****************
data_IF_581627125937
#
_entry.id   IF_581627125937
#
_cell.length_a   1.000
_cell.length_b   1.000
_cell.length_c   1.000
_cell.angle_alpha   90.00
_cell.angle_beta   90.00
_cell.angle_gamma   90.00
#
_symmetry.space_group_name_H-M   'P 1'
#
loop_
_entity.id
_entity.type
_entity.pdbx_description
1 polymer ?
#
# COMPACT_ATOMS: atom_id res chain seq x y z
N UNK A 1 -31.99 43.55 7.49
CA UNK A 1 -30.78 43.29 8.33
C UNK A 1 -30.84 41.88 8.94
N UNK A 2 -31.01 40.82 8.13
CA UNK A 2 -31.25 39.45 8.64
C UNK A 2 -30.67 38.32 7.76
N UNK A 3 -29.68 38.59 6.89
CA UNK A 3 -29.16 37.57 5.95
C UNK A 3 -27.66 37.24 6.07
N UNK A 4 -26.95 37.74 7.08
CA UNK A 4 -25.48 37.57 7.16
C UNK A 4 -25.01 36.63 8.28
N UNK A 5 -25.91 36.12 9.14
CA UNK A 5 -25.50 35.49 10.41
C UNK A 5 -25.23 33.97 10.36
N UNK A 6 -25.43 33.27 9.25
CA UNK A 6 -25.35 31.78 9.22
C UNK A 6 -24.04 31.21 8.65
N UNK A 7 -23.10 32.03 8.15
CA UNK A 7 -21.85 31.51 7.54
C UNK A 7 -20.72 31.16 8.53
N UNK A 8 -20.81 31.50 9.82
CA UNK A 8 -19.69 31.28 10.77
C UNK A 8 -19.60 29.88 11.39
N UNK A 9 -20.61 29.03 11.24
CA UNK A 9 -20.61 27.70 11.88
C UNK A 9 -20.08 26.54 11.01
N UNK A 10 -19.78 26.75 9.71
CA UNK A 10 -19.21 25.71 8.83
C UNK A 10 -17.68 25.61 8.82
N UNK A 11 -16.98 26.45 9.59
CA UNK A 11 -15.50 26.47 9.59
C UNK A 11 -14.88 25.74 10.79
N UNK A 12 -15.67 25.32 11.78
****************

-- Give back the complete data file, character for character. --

data_IF_581627125937
#
_entry.id   IF_581627125937
#
_cell.length_a   1.000
_cell.length_b   1.000
_cell.length_c   1.000
_cell.angle_alpha   90.00
_cell.angle_beta   90.00
_cell.angle_gamma   90.00
#
_symmetry.space_group_name_H-M   'P 1'
#
loop_
_entity.id
_entity.type
_entity.pdbx_description
1 polymer ?
#
# COMPACT_ATOMS: atom_id res chain seq x y z
N UNK A 1 -31.99 43.55 7.49
CA UNK A 1 -30.78 43.29 8.33
C UNK A 1 -30.84 41.88 8.94
N UNK A 2 -31.01 40.82 8.13
CA UNK A 2 -31.25 39.45 8.64
C UNK A 2 -30.67 38.32 7.76
N UNK A 3 -29.68 38.59 6.89
CA UNK A 3 -29.16 37.57 5.95
C UNK A 3 -27.66 37.24 6.07
N UNK A 4 -26.95 37.74 7.08
CA UNK A 4 -25.48 37.57 7.16
C UNK A 4 -25.01 36.63 8.28
N UNK A 5 -25.91 36.12 9.14
CA UNK A 5 -25.50 35.49 10.41
C UNK A 5 -25.23 33.97 10.36
N UNK A 6 -25.43 33.27 9.25
CA UNK A 6 -25.35 31.78 9.22
C UNK A 6 -24.04 31.21 8.65
N UNK A 7 -23.10 32.03 8.15
CA UNK A 7 -21.85 31.51 7.54
C UNK A 7 -20.72 31.16 8.53
N UNK A 8 -20.81 31.50 9.82
CA UNK A 8 -19.69 31.28 10.77
C UNK A 8 -19.60 29.88 11.39
N UNK A 9 -20.61 29.03 11.24
CA UNK A 9 -20.61 27.70 11.88
C UNK A 9 -20.08 26.54 11.01
N UNK A 10 -19.78 26.75 9.71
CA UNK A 10 -19.21 25.71 8.83
C UNK A 10 -17.68 25.61 8.82
N UNK A 11 -16.98 26.45 9.59
CA UNK A 11 -15.50 26.47 9.59
C UNK A 11 -14.88 25.74 10.79
N UNK A 12 -15.67 25.32 11.78